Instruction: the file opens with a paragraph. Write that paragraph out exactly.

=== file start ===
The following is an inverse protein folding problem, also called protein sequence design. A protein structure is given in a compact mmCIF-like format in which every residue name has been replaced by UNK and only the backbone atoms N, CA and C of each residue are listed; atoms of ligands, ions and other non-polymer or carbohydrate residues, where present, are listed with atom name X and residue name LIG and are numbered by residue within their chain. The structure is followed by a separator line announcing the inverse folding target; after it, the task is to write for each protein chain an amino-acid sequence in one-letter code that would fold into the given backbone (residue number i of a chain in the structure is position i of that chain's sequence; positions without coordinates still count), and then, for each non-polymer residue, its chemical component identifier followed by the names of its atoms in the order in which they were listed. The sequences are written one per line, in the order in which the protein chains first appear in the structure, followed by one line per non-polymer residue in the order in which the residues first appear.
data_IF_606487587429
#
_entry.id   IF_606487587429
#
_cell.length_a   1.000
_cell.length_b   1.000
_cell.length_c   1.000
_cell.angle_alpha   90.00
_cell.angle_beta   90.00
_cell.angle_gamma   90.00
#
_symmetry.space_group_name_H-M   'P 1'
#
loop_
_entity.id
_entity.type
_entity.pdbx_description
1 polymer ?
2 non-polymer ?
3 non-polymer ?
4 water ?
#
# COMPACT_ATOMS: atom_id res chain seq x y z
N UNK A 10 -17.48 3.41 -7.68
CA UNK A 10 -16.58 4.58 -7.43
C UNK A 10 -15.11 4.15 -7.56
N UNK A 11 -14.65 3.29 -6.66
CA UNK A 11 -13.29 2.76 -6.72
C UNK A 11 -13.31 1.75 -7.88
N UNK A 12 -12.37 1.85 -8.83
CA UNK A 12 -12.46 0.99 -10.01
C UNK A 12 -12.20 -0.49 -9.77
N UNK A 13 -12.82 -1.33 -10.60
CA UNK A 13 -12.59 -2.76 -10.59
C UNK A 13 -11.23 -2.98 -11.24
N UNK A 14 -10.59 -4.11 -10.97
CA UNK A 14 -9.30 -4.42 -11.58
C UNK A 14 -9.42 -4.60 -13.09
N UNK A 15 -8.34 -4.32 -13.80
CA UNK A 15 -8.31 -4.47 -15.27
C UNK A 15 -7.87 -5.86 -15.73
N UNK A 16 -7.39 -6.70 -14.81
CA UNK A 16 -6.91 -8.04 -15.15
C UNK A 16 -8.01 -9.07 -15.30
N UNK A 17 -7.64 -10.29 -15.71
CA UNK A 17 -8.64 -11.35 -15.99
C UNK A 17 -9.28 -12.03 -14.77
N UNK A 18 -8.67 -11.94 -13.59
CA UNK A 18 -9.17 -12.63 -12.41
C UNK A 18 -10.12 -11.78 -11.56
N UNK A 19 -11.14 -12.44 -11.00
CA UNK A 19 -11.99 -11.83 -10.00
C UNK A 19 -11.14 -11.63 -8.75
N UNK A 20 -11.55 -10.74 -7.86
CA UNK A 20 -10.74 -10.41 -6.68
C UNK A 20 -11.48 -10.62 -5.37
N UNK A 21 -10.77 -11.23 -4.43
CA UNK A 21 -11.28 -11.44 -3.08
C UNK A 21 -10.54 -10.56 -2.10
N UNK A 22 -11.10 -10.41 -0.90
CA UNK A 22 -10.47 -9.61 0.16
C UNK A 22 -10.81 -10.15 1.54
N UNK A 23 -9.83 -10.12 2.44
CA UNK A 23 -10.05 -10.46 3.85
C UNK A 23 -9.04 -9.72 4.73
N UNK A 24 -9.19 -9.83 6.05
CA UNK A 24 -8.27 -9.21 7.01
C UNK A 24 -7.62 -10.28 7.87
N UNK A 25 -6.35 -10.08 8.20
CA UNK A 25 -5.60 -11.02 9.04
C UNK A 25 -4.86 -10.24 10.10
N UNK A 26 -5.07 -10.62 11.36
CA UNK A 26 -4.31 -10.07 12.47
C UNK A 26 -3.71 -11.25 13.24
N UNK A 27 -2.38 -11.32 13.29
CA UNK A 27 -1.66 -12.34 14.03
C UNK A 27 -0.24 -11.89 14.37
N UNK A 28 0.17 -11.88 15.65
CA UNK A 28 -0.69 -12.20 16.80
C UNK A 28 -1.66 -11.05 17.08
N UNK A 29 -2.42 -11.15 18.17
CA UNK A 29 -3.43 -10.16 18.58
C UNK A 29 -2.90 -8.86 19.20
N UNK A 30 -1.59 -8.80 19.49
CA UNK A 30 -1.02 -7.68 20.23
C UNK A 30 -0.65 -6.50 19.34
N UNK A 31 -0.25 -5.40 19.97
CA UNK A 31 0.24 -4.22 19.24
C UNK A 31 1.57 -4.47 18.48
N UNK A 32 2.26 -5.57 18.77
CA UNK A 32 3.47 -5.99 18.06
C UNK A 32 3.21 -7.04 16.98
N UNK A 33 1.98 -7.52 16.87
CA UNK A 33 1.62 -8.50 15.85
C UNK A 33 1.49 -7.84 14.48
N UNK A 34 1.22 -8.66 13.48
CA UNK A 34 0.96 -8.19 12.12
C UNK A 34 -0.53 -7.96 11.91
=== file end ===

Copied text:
The following is an inverse protein folding problem, also called protein sequence design. A protein structure is given in a compact mmCIF-like format in which every residue name has been replaced by UNK and only the backbone atoms N, CA and C of each residue are listed; atoms of ligands, ions and other non-polymer or carbohydrate residues, where present, are listed with atom name X and residue name LIG and are numbered by residue within their chain. The structure is followed by a separator line announcing the inverse folding target; after it, the task is to write for each protein chain an amino-acid sequence in one-letter code that would fold into the given backbone (residue number i of a chain in the structure is position i of that chain's sequence; positions without coordinates still count), and then, for each non-polymer residue, its chemical component identifier followed by the names of its atoms in the order in which they were listed. The sequences are written one per line, in the order in which the protein chains first appear in the structure, followed by one line per non-polymer residue in the order in which the residues first appear.